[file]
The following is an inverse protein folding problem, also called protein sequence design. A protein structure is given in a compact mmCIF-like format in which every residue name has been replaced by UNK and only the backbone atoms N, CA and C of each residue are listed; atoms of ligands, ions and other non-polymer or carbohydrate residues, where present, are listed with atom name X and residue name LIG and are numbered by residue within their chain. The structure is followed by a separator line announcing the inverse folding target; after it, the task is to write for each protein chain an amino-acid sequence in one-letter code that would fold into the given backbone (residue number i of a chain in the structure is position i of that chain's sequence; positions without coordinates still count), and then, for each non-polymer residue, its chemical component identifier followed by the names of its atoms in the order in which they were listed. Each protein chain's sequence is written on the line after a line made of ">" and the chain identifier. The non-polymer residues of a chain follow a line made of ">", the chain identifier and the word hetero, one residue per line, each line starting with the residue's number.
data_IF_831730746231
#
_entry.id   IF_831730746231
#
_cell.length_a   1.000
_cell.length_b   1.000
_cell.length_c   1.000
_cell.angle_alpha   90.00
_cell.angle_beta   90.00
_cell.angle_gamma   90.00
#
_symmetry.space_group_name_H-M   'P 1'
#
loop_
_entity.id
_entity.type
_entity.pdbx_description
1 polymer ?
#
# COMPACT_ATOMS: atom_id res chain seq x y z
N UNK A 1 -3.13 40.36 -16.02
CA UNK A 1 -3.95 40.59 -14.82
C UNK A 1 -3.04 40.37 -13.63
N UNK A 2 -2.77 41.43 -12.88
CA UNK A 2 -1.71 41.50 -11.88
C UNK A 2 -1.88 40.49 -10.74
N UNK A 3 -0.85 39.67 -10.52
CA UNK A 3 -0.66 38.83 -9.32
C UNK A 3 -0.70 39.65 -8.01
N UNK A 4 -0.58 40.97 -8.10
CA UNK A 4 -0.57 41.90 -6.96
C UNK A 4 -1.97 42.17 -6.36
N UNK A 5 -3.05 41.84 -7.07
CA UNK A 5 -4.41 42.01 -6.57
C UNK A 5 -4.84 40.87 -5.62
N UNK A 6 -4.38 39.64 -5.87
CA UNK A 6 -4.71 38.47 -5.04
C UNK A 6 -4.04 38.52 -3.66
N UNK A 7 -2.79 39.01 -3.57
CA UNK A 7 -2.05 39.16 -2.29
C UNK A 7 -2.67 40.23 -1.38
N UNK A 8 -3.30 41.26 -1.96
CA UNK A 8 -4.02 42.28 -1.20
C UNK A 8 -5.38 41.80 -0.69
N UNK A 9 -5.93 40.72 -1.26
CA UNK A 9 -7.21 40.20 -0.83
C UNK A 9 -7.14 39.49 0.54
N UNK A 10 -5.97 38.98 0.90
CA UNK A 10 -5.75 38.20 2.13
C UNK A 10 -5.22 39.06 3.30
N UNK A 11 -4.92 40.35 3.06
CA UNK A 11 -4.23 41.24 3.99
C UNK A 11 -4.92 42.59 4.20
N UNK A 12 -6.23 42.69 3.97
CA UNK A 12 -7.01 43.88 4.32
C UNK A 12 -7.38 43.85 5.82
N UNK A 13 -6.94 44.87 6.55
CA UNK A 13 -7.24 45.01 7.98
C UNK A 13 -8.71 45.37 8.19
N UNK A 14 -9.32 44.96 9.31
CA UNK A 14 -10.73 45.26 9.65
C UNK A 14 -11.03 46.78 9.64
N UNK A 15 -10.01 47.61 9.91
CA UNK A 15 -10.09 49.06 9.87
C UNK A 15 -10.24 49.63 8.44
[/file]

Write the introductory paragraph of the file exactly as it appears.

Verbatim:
The following is an inverse protein folding problem, also called protein sequence design. A protein structure is given in a compact mmCIF-like format in which every residue name has been replaced by UNK and only the backbone atoms N, CA and C of each residue are listed; atoms of ligands, ions and other non-polymer or carbohydrate residues, where present, are listed with atom name X and residue name LIG and are numbered by residue within their chain. The structure is followed by a separator line announcing the inverse folding target; after it, the task is to write for each protein chain an amino-acid sequence in one-letter code that would fold into the given backbone (residue number i of a chain in the structure is position i of that chain's sequence; positions without coordinates still count), and then, for each non-polymer residue, its chemical component identifier followed by the names of its atoms in the order in which they were listed. Each protein chain's sequence is written on the line after a line made of ">" and the chain identifier. The non-polymer residues of a chain follow a line made of ">", the chain identifier and the word hetero, one residue per line, each line starting with the residue's number.